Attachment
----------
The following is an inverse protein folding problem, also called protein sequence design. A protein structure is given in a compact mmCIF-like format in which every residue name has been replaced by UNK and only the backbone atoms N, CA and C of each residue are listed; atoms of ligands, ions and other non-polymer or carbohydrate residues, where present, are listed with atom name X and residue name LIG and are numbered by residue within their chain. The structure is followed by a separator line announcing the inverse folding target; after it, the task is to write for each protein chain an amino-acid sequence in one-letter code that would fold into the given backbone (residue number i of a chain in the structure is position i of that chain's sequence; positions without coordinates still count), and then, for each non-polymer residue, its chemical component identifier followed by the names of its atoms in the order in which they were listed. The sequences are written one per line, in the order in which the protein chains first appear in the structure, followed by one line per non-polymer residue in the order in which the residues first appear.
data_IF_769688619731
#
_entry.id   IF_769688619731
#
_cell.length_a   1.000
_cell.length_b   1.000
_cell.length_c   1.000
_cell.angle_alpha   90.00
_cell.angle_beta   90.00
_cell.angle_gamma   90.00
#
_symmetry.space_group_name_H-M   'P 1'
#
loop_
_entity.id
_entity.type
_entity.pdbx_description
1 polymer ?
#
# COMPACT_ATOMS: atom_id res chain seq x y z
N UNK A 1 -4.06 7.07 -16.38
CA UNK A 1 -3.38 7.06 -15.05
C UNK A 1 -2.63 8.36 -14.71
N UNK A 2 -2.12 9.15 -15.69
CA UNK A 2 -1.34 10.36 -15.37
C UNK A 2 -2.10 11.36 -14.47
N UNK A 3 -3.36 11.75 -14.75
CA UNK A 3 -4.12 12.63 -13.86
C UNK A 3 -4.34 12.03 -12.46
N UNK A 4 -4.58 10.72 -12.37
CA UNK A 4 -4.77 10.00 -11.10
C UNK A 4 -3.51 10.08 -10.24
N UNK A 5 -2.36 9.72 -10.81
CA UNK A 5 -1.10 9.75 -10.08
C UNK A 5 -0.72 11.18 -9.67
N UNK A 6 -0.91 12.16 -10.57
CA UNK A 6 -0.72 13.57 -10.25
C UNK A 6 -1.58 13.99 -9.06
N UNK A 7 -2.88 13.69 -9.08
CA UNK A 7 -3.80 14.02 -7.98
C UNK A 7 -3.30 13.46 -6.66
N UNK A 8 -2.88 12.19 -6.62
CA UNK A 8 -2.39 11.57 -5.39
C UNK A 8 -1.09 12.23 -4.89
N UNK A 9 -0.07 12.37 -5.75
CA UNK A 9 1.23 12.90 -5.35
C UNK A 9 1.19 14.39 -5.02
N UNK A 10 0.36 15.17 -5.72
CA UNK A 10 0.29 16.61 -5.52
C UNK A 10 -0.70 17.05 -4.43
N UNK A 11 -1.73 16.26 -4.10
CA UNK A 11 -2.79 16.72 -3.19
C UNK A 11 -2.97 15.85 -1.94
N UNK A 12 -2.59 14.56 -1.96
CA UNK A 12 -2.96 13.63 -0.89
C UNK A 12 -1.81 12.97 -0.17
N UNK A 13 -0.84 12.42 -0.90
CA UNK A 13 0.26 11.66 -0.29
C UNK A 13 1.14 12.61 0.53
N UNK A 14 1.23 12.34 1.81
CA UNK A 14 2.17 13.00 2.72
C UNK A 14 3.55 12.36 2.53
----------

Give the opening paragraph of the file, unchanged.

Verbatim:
The following is an inverse protein folding problem, also called protein sequence design. A protein structure is given in a compact mmCIF-like format in which every residue name has been replaced by UNK and only the backbone atoms N, CA and C of each residue are listed; atoms of ligands, ions and other non-polymer or carbohydrate residues, where present, are listed with atom name X and residue name LIG and are numbered by residue within their chain. The structure is followed by a separator line announcing the inverse folding target; after it, the task is to write for each protein chain an amino-acid sequence in one-letter code that would fold into the given backbone (residue number i of a chain in the structure is position i of that chain's sequence; positions without coordinates still count), and then, for each non-polymer residue, its chemical component identifier followed by the names of its atoms in the order in which they were listed. The sequences are written one per line, in the order in which the protein chains first appear in the structure, followed by one line per non-polymer residue in the order in which the residues first appear.